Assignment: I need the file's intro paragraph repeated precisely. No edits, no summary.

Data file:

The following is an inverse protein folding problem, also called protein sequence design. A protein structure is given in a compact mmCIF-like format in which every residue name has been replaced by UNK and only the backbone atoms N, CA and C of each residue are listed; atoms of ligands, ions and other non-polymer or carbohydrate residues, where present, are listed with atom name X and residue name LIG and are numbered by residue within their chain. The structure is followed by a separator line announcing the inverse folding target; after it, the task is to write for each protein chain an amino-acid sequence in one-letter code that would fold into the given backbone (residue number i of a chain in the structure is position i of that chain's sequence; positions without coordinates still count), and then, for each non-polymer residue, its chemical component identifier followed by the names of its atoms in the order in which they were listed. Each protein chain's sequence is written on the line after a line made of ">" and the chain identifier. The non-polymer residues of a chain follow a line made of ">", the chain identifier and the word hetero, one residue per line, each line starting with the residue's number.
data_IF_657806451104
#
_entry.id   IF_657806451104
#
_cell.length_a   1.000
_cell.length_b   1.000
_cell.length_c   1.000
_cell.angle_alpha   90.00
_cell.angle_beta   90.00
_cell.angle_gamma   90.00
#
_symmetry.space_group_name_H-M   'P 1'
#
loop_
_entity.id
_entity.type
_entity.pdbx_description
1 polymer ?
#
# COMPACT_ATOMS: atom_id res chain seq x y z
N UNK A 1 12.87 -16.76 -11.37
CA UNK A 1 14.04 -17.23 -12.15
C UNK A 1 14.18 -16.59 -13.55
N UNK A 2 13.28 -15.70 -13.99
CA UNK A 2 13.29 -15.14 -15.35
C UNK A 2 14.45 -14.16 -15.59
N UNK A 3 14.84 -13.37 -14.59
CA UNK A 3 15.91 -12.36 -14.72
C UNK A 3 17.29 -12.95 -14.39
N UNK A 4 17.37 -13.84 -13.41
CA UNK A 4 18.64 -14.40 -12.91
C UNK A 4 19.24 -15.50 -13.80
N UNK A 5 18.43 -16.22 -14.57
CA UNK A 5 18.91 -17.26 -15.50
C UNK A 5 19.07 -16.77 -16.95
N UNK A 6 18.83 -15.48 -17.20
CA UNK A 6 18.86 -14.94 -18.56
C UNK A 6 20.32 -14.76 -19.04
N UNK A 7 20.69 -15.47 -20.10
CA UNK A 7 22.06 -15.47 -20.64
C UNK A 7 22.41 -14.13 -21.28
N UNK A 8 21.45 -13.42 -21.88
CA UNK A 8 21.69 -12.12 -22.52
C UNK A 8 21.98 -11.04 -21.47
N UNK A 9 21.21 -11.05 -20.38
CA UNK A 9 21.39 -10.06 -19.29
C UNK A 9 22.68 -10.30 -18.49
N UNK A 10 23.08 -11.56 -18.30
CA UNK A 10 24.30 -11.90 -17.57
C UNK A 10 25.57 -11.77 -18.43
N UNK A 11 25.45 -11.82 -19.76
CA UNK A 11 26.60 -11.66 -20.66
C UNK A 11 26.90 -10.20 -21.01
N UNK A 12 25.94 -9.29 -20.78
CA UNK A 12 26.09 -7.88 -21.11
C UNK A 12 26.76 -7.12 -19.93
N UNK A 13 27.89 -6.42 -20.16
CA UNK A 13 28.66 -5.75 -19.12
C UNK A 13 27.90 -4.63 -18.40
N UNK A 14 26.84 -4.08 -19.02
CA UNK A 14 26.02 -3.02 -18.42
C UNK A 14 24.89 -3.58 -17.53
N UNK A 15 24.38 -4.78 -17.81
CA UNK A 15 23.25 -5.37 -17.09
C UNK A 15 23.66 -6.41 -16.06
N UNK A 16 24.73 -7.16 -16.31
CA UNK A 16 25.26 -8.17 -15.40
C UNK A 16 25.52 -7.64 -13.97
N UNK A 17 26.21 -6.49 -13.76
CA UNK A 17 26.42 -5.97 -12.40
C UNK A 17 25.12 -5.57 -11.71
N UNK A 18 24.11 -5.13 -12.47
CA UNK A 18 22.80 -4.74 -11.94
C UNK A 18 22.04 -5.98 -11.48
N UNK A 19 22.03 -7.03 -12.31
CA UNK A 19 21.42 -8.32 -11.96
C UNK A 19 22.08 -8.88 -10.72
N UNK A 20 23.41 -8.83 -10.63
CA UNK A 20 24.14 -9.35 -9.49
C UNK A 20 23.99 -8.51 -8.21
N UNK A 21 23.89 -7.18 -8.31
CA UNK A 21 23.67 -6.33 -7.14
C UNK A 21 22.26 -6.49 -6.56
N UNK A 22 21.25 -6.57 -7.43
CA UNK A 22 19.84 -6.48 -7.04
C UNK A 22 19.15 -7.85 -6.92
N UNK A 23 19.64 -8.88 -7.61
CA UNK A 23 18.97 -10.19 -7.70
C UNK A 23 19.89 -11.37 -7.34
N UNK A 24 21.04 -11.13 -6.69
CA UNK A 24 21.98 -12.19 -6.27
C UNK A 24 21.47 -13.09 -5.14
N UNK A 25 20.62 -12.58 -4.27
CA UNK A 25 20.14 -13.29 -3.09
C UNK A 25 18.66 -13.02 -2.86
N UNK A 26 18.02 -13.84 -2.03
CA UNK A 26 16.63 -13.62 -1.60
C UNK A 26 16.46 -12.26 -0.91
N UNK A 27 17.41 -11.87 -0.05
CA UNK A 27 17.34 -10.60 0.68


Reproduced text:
The following is an inverse protein folding problem, also called protein sequence design. A protein structure is given in a compact mmCIF-like format in which every residue name has been replaced by UNK and only the backbone atoms N, CA and C of each residue are listed; atoms of ligands, ions and other non-polymer or carbohydrate residues, where present, are listed with atom name X and residue name LIG and are numbered by residue within their chain. The structure is followed by a separator line announcing the inverse folding target; after it, the task is to write for each protein chain an amino-acid sequence in one-letter code that would fold into the given backbone (residue number i of a chain in the structure is position i of that chain's sequence; positions without coordinates still count), and then, for each non-polymer residue, its chemical component identifier followed by the names of its atoms in the order in which they were listed. Each protein chain's sequence is written on the line after a line made of ">" and the chain identifier. The non-polymer residues of a chain follow a line made of ">", the chain identifier and the word hetero, one residue per line, each line starting with the residue's number.